Essex-Kent Cage Bird Society Logo  Canary Care at Breeding Season
Email Us


Our Annual Shows





Care Sheets:





Bird Articles

        Hopefully, most of you are in the middle or end of the breeding season by now.  If you haven’t started yet, it will soon be too late, because the daylight will be too long and the hot weather will make it difficult to keep the eggs from drying out. If you are still breeding, provide incubating hens with a daily bath.  Most hens will take a quick dip to get their breast feathers wet and then return to the nest.  This will raise the humidity around the eggs.  
      A common mistake of new canary breeders is to let a pair raise too many families.  Just because a hen lays eggs doesn’t mean you have to let her incubate them.  Limit each pair to two families a year or they may become exhausted and not survive the summer molt.  If a hen lays a third clutch, wail until you are sure it is complete, then remove her from the breeding cage.
       If possible, put the hen in a flight cage out of sight of her mate.  Do not give her a nest.  If she pulls her own feathers out, you can give her some burlap or other nesting material to shred to keep her busy, but don’t let her construct a nest.  She may lay some eggs on the floor of the cage, but without a nest, she cannot incubate and the hormone cycle will eventually shut off for the year.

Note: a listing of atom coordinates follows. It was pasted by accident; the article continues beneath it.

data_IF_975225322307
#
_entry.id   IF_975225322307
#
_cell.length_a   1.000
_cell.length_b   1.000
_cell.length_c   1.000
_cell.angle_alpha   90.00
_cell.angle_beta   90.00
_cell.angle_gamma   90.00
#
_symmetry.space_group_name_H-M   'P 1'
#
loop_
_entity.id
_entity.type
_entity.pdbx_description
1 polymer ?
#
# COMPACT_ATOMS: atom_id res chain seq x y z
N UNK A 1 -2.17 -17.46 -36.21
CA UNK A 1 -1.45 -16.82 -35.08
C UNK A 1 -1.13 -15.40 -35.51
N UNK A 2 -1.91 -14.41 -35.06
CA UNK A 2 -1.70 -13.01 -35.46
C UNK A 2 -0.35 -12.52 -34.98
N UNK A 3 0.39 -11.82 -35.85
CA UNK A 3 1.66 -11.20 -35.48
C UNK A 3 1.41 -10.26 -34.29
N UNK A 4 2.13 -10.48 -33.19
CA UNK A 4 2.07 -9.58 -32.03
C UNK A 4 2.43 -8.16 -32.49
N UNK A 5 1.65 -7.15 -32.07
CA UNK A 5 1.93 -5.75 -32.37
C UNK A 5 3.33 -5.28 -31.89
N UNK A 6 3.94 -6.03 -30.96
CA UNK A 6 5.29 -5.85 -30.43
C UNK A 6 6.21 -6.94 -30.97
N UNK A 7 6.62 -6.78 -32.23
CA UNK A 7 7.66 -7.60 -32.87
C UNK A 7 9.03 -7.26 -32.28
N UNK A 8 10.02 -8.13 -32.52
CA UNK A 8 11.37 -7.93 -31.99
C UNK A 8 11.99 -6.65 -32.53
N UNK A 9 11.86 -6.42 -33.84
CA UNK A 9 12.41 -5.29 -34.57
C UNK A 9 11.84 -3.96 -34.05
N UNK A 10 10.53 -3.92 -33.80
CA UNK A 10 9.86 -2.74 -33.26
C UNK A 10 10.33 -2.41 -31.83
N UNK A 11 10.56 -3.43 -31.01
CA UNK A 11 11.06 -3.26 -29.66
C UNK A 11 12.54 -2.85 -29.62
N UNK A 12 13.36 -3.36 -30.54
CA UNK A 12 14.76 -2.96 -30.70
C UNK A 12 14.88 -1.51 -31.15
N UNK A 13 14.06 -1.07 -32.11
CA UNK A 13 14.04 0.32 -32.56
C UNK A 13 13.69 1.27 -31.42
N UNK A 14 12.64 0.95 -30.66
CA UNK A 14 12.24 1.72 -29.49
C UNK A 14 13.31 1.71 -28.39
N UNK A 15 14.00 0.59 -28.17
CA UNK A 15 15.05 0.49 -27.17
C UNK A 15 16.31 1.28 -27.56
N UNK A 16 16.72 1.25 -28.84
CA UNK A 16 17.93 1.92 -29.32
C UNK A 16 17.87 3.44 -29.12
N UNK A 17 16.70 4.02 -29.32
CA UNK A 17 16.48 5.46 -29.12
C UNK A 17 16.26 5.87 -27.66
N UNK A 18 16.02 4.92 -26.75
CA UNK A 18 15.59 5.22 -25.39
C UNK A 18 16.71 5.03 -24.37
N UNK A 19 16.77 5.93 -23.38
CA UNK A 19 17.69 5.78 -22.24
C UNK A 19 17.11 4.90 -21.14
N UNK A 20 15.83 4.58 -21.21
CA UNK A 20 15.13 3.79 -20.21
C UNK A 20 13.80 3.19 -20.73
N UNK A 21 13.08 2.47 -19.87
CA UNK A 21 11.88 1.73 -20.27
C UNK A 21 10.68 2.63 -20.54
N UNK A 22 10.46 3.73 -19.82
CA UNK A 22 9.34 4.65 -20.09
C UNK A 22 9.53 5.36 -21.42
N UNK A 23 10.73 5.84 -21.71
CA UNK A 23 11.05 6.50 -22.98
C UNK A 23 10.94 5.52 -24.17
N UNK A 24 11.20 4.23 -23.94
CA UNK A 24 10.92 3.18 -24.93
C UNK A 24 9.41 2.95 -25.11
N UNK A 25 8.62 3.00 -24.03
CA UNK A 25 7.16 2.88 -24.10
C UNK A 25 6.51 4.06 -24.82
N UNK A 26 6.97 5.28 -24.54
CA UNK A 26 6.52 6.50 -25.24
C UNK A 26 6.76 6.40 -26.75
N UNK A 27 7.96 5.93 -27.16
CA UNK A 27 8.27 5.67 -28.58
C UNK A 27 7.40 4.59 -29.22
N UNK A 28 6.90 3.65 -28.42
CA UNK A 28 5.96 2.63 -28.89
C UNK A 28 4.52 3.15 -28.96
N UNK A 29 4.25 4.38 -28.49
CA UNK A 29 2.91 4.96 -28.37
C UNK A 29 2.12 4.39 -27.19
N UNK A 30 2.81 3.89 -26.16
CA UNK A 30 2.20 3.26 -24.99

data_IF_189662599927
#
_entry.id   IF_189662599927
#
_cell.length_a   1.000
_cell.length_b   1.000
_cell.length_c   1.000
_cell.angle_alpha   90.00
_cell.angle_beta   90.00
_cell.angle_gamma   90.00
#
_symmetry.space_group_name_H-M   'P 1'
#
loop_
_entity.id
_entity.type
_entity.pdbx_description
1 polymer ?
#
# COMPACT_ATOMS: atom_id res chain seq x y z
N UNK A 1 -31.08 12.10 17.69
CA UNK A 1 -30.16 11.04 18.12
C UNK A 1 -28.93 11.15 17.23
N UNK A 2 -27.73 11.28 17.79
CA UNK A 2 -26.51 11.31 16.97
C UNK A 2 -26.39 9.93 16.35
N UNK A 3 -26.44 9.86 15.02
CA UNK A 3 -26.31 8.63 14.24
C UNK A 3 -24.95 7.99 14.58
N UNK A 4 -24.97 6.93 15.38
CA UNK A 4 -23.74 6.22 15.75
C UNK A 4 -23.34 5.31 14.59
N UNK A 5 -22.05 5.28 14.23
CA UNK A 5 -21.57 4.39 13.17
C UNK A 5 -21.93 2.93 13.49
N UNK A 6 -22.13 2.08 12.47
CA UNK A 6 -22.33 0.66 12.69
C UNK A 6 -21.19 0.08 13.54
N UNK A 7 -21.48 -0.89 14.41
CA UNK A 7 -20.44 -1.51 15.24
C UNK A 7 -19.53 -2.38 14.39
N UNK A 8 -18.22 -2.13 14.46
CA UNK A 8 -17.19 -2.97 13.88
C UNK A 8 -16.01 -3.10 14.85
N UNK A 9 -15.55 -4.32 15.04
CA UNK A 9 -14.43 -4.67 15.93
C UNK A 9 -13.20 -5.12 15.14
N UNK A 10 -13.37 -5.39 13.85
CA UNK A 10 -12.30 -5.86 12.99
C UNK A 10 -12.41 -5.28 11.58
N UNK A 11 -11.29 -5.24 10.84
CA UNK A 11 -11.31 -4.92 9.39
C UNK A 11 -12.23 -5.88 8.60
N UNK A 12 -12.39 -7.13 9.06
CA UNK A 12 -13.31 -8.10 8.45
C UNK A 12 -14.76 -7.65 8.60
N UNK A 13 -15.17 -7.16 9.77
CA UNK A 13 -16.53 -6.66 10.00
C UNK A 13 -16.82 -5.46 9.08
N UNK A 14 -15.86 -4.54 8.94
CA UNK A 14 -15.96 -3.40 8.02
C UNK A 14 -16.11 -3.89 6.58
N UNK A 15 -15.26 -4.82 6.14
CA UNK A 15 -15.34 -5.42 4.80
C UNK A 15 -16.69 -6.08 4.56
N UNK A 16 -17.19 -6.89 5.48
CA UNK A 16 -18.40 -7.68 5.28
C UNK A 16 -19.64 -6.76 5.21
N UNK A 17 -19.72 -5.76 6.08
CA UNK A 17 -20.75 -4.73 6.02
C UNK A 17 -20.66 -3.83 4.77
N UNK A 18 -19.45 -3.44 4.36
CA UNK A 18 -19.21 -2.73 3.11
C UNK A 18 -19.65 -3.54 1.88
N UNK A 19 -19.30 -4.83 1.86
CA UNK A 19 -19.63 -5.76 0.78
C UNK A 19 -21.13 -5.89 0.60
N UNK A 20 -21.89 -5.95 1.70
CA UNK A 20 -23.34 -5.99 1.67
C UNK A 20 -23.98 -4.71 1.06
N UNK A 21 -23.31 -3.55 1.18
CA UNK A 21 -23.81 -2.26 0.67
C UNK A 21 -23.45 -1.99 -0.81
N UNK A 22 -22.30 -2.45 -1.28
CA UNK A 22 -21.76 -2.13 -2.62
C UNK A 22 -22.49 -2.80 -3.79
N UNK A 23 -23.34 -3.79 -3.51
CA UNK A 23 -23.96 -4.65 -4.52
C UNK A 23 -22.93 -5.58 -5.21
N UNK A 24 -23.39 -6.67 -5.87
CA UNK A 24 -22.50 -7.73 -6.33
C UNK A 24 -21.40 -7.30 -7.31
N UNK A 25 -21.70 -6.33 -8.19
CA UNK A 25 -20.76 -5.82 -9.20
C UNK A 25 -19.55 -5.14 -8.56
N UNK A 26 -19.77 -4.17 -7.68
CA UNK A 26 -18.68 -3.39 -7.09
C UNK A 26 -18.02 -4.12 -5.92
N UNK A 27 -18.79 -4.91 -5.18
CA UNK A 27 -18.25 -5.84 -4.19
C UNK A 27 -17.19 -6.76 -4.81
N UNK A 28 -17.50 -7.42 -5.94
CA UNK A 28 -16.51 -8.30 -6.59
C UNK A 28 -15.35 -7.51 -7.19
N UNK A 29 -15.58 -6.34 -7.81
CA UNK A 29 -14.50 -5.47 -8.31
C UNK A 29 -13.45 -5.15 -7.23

If you have another hen, who has not raised two families yet this year, you can try to give her the eggs to incubate and raise if you want to save the third family of the first pair.  This works best if the foster hen has just laid a clutch herself.  However, some old hens can pick up the cycle at any stage because they are relying more on memory than instinct.  It is handy to keep a proven good mother for fostering, even is she is too old to be fertile anymore.
      Young birds should be weaned slowly to prevent them from “going light.”  If you feed your birds seed, do not give dry, hard seed to baby canaries until they are at least six weeks old.  They will eat more if you feed them egg food and soaked seed.  To make soaked seed, buy a mix that contains only whole seeds like millet, rape, canary, small black sunflower and whole oats. Put about 2 heaping tablespoons in a jar, cut out a piece of plastic screen to cover and fasten with a large elastic.  Rise, then cover seed with tepid water.  Soak for two days, rinsing once a day with tepid to cool water.  Never use hot water.   Start a new batch daily so that you have freshly soaked seeds available daily.  To sprout them.  use a jar as above.  But, on the third day, you don’t soak anymore.  You rise twice in cool water and put the jar on it’s side at 45 degrees.  Roll seed in jar to cover the sides so that they can breath.  Rinse twice to three times a day.   After the 5th day you will see spouts.  The nutritional builds up unbelievable in the first 7 days.  And then they start to go down.  Try feeding sprouts within ten days.  They can be refrigerated.  Watch out for any signs of bacteria and mold.   Frequent rinsing usually stops this from happening.  The adults love them when feeding chicks as well.   Sprouts or soaked seed as well as egg food is great to get those little ones started.  The soaked seed teaches them to take the shell off the seed with a little ease.  They get practice for the harder seed.

Back to main page

Last updated: November 16, 2004